On Wednesday of this week, the eighth annual Diabetes Technology Meeting convenes in Bethesda, MD, for a three-day event (spanning this year's World Diabetes Day on Thursday) that will survey the latest technological advances for people with diabetes.  How I'd love to be a fly on the wall at that conference!

Nevermind that I've been trying to gain press access to this meeting for at least the last 3 years; I have a mole this year, who's promised to report back directly, especially if someone as influential as the ADA's Richard Kahn gets up again and raises eyebrows by making an anti-diabetes-technology speech right there among the country's leading D-tech experts.

That probably won't happen again.  But reviewing the agenda (also published here on DiabetesMine, below this post) reveals that there will still be a lot of discussion about the relative value of glucose monitoring in Type 2 diabetics (sheesh!)  Since this stuff is so crucial to our lives with diabetes, allow me to walk you through some agenda highlights:

You can see that early in on Day 1, there's a two-part, 3.5-hour panel on non-invasive glucose monitoring (the dream is not dead!) including new technology for measuring glucose in tears ( Sandy Asher, University of Pittsburgh).

Mid-afternoon will feature a workshop on new ways to measure the effects of diet and exercise on glucose control, using — you guessed it!—  continuous glucose monitoring (aka CGM systems). Proof points for our fight for insurance coverage of this technology, I wonder?

This is followed by another lengthy two-part workshop (divided into academic and industry perspectives) on Self-Monitoring of Blood Glucose (SMBG) in Type 2 patients. A representative from the FDA will be speaking on "Challenges for Decision-Making Software" (?) and another from Roche Germany will be presenting "The Value Chain of SMBG" (?)  Coming from Roche it must be pro-meter use, I figure.  At 5pm, a guy from Microsoft Health Solutions Group will be discussing "Bringing Diabetes Care into the Internet Age."  Those are the slides I'm after!

On Day 2, Aaron Kowalski, strategic research director of the JDRF will be giving a keynote address on Accelerating the Availability of the Artificial Pancreas. Wow. I've pinged him to try to get some details on the "A" word there (acceleration).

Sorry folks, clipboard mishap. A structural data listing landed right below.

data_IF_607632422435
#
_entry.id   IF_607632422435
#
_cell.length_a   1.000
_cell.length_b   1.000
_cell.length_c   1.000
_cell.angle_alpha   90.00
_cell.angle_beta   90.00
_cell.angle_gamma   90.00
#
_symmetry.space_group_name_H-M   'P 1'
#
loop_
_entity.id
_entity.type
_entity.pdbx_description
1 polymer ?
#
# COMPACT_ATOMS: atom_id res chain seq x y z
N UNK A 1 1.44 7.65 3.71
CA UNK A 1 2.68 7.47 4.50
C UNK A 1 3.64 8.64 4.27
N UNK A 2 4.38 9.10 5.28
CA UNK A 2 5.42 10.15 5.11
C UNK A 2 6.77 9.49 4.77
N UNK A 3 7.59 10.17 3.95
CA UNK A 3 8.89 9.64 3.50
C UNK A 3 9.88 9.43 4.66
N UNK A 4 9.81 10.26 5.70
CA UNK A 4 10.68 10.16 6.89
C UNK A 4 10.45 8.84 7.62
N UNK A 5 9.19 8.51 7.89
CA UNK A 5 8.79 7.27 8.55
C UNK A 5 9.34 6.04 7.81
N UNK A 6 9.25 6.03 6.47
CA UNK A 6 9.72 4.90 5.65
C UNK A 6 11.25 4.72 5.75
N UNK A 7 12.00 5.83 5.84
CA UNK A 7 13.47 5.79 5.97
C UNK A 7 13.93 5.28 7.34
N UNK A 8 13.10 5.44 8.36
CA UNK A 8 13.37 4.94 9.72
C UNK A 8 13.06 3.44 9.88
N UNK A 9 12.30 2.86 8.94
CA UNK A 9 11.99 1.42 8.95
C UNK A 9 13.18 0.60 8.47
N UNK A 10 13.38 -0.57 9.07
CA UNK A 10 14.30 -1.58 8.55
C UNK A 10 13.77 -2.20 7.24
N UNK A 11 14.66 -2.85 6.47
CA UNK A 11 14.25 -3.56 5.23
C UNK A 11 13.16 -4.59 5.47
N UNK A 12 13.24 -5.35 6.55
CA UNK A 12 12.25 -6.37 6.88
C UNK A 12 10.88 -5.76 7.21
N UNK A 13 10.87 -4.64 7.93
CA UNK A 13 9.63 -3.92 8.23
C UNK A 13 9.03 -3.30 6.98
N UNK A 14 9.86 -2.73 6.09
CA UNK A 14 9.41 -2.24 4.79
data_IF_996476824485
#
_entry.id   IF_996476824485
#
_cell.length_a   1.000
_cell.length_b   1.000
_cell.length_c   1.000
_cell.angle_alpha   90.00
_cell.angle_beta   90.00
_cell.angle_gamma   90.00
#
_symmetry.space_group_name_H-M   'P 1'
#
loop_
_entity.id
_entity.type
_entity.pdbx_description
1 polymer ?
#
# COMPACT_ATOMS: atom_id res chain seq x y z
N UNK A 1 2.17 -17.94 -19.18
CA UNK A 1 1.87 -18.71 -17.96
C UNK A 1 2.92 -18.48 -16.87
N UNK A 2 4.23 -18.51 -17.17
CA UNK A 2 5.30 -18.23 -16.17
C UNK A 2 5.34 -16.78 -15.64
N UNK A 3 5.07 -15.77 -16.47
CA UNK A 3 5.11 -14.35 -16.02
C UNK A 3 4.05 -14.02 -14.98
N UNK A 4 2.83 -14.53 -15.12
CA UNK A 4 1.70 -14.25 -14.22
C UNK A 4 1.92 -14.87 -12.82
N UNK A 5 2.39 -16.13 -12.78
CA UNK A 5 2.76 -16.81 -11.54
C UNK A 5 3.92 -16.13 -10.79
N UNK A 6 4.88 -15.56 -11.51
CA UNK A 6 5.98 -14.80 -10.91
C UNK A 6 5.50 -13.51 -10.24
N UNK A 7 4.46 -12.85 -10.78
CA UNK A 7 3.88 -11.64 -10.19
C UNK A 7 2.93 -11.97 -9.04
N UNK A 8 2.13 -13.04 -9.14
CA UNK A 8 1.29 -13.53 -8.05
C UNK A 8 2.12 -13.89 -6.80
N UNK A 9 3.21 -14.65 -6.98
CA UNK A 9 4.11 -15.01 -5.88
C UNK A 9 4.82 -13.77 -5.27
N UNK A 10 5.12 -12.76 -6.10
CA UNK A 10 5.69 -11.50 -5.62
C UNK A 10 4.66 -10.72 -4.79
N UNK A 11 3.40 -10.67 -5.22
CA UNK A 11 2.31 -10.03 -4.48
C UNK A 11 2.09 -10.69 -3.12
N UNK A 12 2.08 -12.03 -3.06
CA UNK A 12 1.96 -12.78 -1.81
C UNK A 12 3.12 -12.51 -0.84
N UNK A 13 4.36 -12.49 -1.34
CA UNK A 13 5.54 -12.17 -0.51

Later they'll be an in-depth session on applying nanotechnology to diabetes care — manipulating matter at the atomic and molecular scale.  The companies iSense and Diasome will be presenting their unique approaches. (More on the latter here soon.)

And on Day 3, Saturday, the experts will discuss the latest in insulin delivery technology and tissue engineering for insulin production, including a Novocell presentation on the "Bioartificial Pancreas." For details, see this reference from 2002: "Slow Progress, But Much Promise."  Yeah, we know.

After lunch, there'll be a session on "Techonologies for Improving Adherance," including video games and an "Online Accelerometer" for weight loss and fitness from the Diabetes Prevention Source in Los Angeles. (Note: I'd like to have an "Online BG-management-Ometer" to take over for me, thank you very much!)

Finally, there are some sessions covering "tele-medicine" including using cell phones for better disease managmenet, and a "Tele-Foot program" for assessing diabetic foot health from a group in Warsaw, Polland.

All-in-all, the topics aren't much different from the DTS Meeting in past years.  One can only hope that the content is significantly updated, and that it all translates to improvements in PWD's lives asap!

{Stay tuned for relevant updates.}

Diabetes Technology Society - Nov 2008 Agenda

Disclaimer: Content created by the Diabetes Mine team. For more details click here.


This content is created for Diabetes Mine, a consumer health blog focused on the diabetes community. The content is not medically reviewed and doesn't adhere to Healthline's editorial guidelines. For more information about Healthline's partnership with Diabetes Mine, please click here.